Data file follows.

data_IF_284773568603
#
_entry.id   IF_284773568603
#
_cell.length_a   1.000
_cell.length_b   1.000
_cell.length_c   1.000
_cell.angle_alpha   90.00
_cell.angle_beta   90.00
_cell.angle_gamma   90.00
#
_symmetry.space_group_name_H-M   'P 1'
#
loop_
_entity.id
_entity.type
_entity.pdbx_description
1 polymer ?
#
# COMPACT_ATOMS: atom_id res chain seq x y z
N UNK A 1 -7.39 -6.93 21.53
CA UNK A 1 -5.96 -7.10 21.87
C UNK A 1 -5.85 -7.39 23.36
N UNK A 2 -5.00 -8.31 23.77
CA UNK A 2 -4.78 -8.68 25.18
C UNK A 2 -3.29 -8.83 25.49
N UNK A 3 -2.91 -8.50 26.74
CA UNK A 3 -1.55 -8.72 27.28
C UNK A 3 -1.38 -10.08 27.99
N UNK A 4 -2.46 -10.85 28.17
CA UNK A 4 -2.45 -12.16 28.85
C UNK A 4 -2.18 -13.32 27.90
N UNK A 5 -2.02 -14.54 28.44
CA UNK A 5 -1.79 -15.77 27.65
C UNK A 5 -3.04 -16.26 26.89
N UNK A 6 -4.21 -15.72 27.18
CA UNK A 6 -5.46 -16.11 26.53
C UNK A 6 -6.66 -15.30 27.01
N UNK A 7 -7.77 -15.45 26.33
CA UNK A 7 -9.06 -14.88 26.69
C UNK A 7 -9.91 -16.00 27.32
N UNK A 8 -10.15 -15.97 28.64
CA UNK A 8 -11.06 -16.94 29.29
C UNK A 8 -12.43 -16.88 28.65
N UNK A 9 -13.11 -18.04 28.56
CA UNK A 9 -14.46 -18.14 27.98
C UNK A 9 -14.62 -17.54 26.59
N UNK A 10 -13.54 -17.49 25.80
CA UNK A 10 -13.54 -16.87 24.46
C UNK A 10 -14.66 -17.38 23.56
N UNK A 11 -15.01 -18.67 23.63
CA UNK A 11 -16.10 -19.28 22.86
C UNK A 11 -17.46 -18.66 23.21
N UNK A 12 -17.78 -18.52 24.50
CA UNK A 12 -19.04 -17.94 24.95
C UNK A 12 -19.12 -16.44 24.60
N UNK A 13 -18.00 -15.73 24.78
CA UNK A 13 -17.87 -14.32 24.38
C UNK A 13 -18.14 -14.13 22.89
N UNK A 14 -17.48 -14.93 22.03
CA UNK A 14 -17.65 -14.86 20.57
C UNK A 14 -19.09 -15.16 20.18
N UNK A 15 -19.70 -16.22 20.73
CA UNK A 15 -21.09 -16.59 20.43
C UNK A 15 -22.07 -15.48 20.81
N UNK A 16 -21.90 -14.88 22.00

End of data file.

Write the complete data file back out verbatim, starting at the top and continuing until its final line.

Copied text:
data_IF_284773568603
#
_entry.id   IF_284773568603
#
_cell.length_a   1.000
_cell.length_b   1.000
_cell.length_c   1.000
_cell.angle_alpha   90.00
_cell.angle_beta   90.00
_cell.angle_gamma   90.00
#
_symmetry.space_group_name_H-M   'P 1'
#
loop_
_entity.id
_entity.type
_entity.pdbx_description
1 polymer ?
#
# COMPACT_ATOMS: atom_id res chain seq x y z
N UNK A 1 -7.39 -6.93 21.53
CA UNK A 1 -5.96 -7.10 21.87
C UNK A 1 -5.85 -7.39 23.36
N UNK A 2 -5.00 -8.31 23.77
CA UNK A 2 -4.78 -8.68 25.18
C UNK A 2 -3.29 -8.83 25.49
N UNK A 3 -2.91 -8.50 26.74
CA UNK A 3 -1.55 -8.72 27.28
C UNK A 3 -1.38 -10.08 27.99
N UNK A 4 -2.46 -10.85 28.17
CA UNK A 4 -2.45 -12.16 28.85
C UNK A 4 -2.18 -13.32 27.90
N UNK A 5 -2.02 -14.54 28.44
CA UNK A 5 -1.79 -15.77 27.65
C UNK A 5 -3.04 -16.26 26.89
N UNK A 6 -4.21 -15.72 27.18
CA UNK A 6 -5.46 -16.11 26.53
C UNK A 6 -6.66 -15.30 27.01
N UNK A 7 -7.77 -15.45 26.33
CA UNK A 7 -9.06 -14.88 26.69
C UNK A 7 -9.91 -16.00 27.32
N UNK A 8 -10.15 -15.97 28.64
CA UNK A 8 -11.06 -16.94 29.29
C UNK A 8 -12.43 -16.88 28.65
N UNK A 9 -13.11 -18.04 28.56
CA UNK A 9 -14.46 -18.14 27.98
C UNK A 9 -14.62 -17.54 26.59
N UNK A 10 -13.54 -17.49 25.80
CA UNK A 10 -13.54 -16.87 24.46
C UNK A 10 -14.66 -17.38 23.56
N UNK A 11 -15.01 -18.67 23.63
CA UNK A 11 -16.10 -19.28 22.86
C UNK A 11 -17.46 -18.66 23.21
N UNK A 12 -17.78 -18.52 24.50
CA UNK A 12 -19.04 -17.94 24.95
C UNK A 12 -19.12 -16.44 24.60
N UNK A 13 -18.00 -15.73 24.78
CA UNK A 13 -17.87 -14.32 24.38
C UNK A 13 -18.14 -14.13 22.89
N UNK A 14 -17.48 -14.93 22.03
CA UNK A 14 -17.65 -14.86 20.57
C UNK A 14 -19.09 -15.16 20.18
N UNK A 15 -19.70 -16.22 20.73
CA UNK A 15 -21.09 -16.59 20.43
C UNK A 15 -22.07 -15.48 20.81
N UNK A 16 -21.90 -14.88 22.00